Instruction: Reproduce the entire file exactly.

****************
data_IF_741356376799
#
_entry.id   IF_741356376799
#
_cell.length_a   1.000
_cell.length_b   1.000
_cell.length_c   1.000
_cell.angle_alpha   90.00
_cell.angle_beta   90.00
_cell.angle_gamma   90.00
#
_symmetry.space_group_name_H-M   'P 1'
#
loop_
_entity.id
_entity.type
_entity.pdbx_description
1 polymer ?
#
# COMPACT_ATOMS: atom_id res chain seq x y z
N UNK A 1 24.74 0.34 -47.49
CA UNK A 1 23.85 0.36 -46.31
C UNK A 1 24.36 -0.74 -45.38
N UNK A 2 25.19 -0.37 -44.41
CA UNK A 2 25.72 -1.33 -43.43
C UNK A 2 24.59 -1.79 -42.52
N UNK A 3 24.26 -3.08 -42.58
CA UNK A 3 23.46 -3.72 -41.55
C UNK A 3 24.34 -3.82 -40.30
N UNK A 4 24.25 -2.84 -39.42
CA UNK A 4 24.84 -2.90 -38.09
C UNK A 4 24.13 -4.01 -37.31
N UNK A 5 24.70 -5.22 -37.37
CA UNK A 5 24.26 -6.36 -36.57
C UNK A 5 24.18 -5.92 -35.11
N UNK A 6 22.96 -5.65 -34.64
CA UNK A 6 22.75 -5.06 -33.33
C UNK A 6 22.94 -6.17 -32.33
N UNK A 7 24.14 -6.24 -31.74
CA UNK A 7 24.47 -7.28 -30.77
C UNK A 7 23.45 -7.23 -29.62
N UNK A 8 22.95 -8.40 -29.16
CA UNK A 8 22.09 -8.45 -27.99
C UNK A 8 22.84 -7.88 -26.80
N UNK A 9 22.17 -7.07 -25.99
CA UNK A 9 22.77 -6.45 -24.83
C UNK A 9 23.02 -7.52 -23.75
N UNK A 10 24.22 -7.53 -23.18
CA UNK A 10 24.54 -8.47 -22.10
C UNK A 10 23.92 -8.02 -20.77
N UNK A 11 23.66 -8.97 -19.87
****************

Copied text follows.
data_IF_741356376799
#
_entry.id   IF_741356376799
#
_cell.length_a   1.000
_cell.length_b   1.000
_cell.length_c   1.000
_cell.angle_alpha   90.00
_cell.angle_beta   90.00
_cell.angle_gamma   90.00
#
_symmetry.space_group_name_H-M   'P 1'
#
loop_
_entity.id
_entity.type
_entity.pdbx_description
1 polymer ?
#
# COMPACT_ATOMS: atom_id res chain seq x y z
N UNK A 1 24.74 0.34 -47.49
CA UNK A 1 23.85 0.36 -46.31
C UNK A 1 24.36 -0.74 -45.38
N UNK A 2 25.19 -0.37 -44.41
CA UNK A 2 25.72 -1.33 -43.43
C UNK A 2 24.59 -1.79 -42.52
N UNK A 3 24.26 -3.08 -42.58
CA UNK A 3 23.46 -3.72 -41.55
C UNK A 3 24.34 -3.82 -40.30
N UNK A 4 24.25 -2.84 -39.42
CA UNK A 4 24.84 -2.90 -38.09
C UNK A 4 24.13 -4.01 -37.31
N UNK A 5 24.70 -5.22 -37.37
CA UNK A 5 24.26 -6.36 -36.57
C UNK A 5 24.18 -5.92 -35.11
N UNK A 6 22.96 -5.65 -34.64
CA UNK A 6 22.75 -5.06 -33.33
C UNK A 6 22.94 -6.17 -32.33
N UNK A 7 24.14 -6.24 -31.74
CA UNK A 7 24.47 -7.28 -30.77
C UNK A 7 23.45 -7.23 -29.62
N UNK A 8 22.95 -8.40 -29.16
CA UNK A 8 22.09 -8.45 -27.99
C UNK A 8 22.84 -7.88 -26.80
N UNK A 9 22.17 -7.07 -25.99
CA UNK A 9 22.77 -6.45 -24.83
C UNK A 9 23.02 -7.52 -23.75
N UNK A 10 24.22 -7.53 -23.18
CA UNK A 10 24.54 -8.47 -22.10
C UNK A 10 23.92 -8.02 -20.77
N UNK A 11 23.66 -8.97 -19.87